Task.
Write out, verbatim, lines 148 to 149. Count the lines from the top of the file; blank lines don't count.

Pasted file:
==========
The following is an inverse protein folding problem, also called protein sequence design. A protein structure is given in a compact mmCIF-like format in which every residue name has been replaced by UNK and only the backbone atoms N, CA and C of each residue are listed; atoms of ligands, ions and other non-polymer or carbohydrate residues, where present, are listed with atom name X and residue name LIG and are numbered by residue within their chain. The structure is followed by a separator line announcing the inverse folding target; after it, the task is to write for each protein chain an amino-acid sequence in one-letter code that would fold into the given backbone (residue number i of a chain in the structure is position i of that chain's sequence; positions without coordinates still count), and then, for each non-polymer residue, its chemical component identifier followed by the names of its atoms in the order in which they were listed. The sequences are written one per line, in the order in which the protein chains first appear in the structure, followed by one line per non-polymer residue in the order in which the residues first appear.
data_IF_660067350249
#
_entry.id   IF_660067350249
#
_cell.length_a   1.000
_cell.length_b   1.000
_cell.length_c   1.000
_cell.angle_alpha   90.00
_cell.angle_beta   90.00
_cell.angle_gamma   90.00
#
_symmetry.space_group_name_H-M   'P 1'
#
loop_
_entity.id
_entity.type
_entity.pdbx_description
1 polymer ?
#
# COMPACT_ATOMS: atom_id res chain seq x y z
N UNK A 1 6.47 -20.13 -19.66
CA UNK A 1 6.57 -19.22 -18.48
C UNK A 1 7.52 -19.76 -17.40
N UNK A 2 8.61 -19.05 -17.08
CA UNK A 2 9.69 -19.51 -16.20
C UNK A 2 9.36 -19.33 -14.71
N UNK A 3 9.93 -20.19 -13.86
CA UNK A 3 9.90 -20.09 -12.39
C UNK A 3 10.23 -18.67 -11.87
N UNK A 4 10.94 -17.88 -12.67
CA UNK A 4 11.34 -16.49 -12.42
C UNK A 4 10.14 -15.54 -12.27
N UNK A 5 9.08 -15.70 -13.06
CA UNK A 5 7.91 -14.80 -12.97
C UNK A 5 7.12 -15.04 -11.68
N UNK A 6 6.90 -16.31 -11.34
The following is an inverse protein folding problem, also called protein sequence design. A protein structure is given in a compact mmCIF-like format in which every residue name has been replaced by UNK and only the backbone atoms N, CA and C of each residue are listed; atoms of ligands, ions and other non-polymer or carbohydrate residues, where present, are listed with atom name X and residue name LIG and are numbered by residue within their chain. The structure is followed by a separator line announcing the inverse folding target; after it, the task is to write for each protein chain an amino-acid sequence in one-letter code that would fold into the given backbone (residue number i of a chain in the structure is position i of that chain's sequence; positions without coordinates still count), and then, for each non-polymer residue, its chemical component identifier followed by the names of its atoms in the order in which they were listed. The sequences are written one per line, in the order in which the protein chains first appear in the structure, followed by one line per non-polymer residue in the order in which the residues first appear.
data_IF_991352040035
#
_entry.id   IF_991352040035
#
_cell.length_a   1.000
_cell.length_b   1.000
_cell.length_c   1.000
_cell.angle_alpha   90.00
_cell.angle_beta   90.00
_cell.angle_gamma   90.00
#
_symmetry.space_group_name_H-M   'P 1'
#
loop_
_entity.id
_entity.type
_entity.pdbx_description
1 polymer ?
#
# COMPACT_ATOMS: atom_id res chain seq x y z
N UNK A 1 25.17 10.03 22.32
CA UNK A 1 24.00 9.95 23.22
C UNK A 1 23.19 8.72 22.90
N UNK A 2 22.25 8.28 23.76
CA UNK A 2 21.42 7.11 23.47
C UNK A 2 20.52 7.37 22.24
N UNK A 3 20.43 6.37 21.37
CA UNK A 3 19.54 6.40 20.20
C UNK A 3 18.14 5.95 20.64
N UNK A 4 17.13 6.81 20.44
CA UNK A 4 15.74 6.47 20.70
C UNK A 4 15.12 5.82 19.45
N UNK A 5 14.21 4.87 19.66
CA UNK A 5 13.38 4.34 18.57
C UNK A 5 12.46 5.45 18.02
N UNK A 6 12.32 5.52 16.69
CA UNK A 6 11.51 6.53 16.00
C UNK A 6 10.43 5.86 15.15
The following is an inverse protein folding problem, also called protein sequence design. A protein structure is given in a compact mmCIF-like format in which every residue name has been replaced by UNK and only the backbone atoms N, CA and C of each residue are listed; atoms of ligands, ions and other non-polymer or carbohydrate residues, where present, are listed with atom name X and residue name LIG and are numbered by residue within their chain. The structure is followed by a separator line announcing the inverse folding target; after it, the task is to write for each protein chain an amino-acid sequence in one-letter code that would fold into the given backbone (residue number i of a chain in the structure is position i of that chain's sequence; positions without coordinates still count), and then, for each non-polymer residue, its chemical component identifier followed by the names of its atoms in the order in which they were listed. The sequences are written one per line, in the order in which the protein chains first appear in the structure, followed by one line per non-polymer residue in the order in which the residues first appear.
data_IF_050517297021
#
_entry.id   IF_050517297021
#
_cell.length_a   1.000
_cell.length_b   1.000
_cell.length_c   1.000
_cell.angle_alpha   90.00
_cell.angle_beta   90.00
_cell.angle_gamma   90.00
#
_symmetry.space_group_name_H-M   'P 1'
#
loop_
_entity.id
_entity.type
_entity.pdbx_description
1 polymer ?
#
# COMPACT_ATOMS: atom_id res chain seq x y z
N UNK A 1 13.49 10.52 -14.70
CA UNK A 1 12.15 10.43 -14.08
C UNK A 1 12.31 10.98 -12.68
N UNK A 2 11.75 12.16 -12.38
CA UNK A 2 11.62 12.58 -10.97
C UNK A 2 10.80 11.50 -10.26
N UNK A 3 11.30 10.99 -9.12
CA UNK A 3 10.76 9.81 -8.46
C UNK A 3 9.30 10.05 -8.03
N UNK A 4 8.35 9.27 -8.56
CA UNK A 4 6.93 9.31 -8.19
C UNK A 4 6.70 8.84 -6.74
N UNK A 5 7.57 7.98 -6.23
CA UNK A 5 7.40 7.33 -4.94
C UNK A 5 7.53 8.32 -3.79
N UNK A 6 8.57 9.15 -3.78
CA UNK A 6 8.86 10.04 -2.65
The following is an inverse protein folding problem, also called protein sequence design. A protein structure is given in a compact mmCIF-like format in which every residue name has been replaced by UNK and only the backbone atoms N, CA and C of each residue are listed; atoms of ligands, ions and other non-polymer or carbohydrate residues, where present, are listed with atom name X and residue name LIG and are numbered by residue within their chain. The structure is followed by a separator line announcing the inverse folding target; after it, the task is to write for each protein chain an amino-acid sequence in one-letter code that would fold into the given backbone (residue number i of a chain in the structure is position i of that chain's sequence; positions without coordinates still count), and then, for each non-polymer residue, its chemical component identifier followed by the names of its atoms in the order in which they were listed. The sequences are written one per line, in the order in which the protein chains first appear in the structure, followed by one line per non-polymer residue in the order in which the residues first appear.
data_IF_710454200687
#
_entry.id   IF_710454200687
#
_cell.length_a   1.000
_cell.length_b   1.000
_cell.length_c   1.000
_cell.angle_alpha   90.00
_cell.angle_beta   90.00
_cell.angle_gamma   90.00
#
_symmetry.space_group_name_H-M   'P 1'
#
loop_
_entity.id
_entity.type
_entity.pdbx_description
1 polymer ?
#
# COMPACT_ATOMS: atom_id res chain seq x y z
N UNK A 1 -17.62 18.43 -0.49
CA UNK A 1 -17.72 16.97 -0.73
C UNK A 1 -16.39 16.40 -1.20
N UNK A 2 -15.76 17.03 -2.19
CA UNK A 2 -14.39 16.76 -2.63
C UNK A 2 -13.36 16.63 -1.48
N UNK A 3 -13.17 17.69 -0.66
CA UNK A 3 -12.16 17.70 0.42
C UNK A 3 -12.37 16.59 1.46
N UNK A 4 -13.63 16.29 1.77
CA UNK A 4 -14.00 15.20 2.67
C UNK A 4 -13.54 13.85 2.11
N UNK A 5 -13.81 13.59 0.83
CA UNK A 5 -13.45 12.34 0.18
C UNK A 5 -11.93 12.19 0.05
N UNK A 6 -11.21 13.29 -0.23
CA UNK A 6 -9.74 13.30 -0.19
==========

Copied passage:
N UNK A 5 -13.81 13.59 0.83
CA UNK A 5 -13.45 12.34 0.18